On November 18 a piece of music will be premiered at the Queen Elizabeth Hall that owes its existence to a lunch I once had with Jeffrey Bernard (below).


A few months ago, I received two phone calls, a day apart, both concerning Soho. One was from the Groucho Club, asking if I had any anecdotes to contribute to a compendium it was compiling for its 30th anniversary. The other was from Guy Barker, saying he had a hankering to write a piece based on Soho for the BBC Concert Orchestra (he is Associate Composer there). However, he was staring at a blank page (well, actually a screen of the Sibelius programme) and needed a framework. Did I have any ideas for a skeleton he could flesh out with his music? We have done this before, with dZf, a re-working of the Magic Flute, and last year That Obscure Hurt, a Henry James/Britten-inspired piece. I give Guy a narrative; he builds his music around it.

Both phone calls, it seemed to me, could involve a story told to me by Jeff when, back in 1987, I interviewed him over a rather disastrous lunch at the back of the Groucho Club brasserie, when he fell asleep in the soup – the only time I have ever had to save a man from death by pea and ham. Anyway, he described an incident involving himself, the Colony Room, Francis Bacon & Co, a window cleaner’s ladder and more profanity than can be repeated here.

I wrote up the story for the Groucho and then met with Guy and said I would like to make that story at least part of the ‘Soho Symphony’ as we began to call it. I talked over other locations and tall tales we could include. I ended up with the task of combining Bar Italia, Mozart, Ronnie Scott’s, Archer St, a serial killer, the French, the Protestant church on Soho Square, Pizza Express, 20th Century Fox, ‘Fifis’ (the French and Belgian working girls of the 1950s), all-nighters at the Flamingo Club, late night drinking at Gerry’s, Harrison Marks, Paul Raymond, The Black Gardenia and, of course, that Groucho lunch, among many others.

And so, I wrote a short story that is (very, very loosely) inspired by James Joyce’s Ulysses (but, you know, more readable), about a boy failing to meet a girl and spending 24 hours wandering around the streets of Soho, among its ghosts, its music and its memories, and meeting Jeff with his ladder. To paraphrase the producer/writer Kip Hanrahan, I gave this piece of pressed tin to Guy Barker who proceeded to turn it into rolled gold.

It will be played at an ‘orchestral jazz’ concert – although Guy’s piece does not feature his usual jazz band, it is for the BBC C.O. only – featuring the symphony, plus the excellent saxophonist and composer Trish Clowes, and the vocal legend that is Norma Winstone, at the QEH on November 18, as part of the London Jazz Festival (see


In San Sebastian, you know things are about to kick off when Jesus goes out. I am just back from the firework contest there, which involves manufacturers from several countries (this year, Spain, Italy and Austria) setting off thousands of pounds’ worth of explosives every night at 22.45, an event signalled by the illuminated on the ‘Sacred Heart’ statue of Jesus that overlooks the town being switched off. I’ll write about it further nearer the time next year, no doubt, but it is spectacular and, although busy, a great time to be in one of the best seaside cities in Europe.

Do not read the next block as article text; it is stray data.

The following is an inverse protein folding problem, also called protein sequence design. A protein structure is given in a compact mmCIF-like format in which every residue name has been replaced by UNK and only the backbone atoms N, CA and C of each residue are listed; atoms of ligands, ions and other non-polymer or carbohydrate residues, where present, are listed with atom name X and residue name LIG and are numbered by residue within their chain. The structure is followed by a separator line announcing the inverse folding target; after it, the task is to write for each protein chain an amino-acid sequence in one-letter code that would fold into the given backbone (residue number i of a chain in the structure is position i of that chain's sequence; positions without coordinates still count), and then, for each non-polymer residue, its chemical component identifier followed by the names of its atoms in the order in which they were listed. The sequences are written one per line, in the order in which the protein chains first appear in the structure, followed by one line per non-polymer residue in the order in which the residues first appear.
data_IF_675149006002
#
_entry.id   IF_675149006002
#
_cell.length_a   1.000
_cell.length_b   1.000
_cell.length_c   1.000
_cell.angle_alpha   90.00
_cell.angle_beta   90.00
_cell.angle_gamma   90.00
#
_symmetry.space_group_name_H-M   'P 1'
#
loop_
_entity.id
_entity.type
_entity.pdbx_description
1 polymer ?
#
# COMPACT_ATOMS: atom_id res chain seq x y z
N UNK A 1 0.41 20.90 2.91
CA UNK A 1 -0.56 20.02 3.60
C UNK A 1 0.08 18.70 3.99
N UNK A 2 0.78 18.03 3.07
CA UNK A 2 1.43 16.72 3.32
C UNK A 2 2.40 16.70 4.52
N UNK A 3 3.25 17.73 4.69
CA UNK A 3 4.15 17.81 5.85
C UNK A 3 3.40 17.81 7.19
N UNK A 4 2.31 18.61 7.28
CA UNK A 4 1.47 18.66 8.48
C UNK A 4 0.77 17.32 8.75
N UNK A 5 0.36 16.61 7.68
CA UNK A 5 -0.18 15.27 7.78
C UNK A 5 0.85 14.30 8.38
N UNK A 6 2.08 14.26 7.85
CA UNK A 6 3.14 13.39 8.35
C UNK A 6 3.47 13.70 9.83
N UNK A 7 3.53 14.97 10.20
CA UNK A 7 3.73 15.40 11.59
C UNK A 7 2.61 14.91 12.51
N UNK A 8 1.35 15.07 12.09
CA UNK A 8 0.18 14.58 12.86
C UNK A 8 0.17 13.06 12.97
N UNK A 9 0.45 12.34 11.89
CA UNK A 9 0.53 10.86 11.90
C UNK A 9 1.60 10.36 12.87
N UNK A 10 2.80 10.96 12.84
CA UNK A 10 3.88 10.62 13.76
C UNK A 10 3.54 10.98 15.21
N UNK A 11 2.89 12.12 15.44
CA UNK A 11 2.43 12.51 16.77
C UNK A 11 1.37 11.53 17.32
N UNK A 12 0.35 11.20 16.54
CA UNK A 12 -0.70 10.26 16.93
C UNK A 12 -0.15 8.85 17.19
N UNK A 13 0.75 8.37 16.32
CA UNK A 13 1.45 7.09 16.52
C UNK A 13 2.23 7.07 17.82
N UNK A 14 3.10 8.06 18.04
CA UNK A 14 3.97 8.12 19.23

We stayed on the Gros side of town, near the Zurriola surf beach, which has a great selection of pintxos bars (Hidalgo 56, Bodega Donostiarra, Senra) and good value restaurants (especially along Calle Zabaleta) that don’t suffer from the scrum afflicting the Old Town. You can see the fireworks from the beach here, too. You also get very generous G&Ts hereabouts (these below at the Ondarra Bar almost opposite the Kursaal conference/arts centre), which help the evening go with a different kind of bang.





Rogue-ish taxi drivers tend to hang around Keleti station, especially after dark. Call City Taxi (00 36 2 111 111) as you approach and it’ll have a driver waiting at a pre-arranged spot. The metro is easy to use and there are manned ticket offices. A day ticket costs £3.90, 72 hours is £9.80. A pass is valid for metro, tram, trolley bus and cog railway, useful to get up the slopes on the Buda side. A Budapest Card which offers transport and museum discounts costs £16 for 48 hours – see

Situated above a dance school, the bright Casa de la Musica (, beds from £13) has a mix of private bedrooms and dorms – ask for rooms in the ‘new wing’ – and in summer an open-air bar with inflatable pool. Sitting on a square in the grand and mostly tourist-free Palace District of the city, the Hotel Palazzo Zichy (, doubles from £68 B&B) combines a beautiful old building with sharp, contemporary Milanese style. Wes Anderson’s The Grand Budapest Hotel wasn’t actually filmed in the city, but if it had been it would have been at a place like the Fours Seasons Gresham Palace (Széchenyi István tér 5-6 00 36 1 268 6000,, doubles from £228) which is right opposite the Chain Bridge, with views over to monumental Buda, and it does feel like you have entered a gilded cage from another age.

Bors GasztroBár (Kazinczy utca, 10, dishes/wraps from £3.50) is a fast food outlet run by ex-sous chefs from top restaurants around the world, using fresh local ingredients in soups, pastas and baguettes. For more grown-up experience head for the brick-vaulted-ceilinged Doblo Wine Bar (Dob utca 20, 00 362 03988863,, where the garrulous owner David Popovits will teach you the finer points of the very good Hungarian wine he sells (which will banish any memory of Bull’s Blood). It can be sampled with plates of cheese and charcuterie – four wine samples and a platter of food costs £12. On the same block, El Rapido (Kazinczy utca 10) is a Mexican burrito place that has a thrumming late-night, bric-a-brac-stuffed tequila bar underneath it. Plain but funky Mak Bistro (, set lunch £8 for two courses) is in the vanguard of the new wave of modern, lighter, dumpling-free Czech cooking using guinea fowl, hake, local vegetables and some subtle Asian influences. The maze-like Instant ( is both a recommended ruinpub and a hip late-night dance club, not far from the Opera House.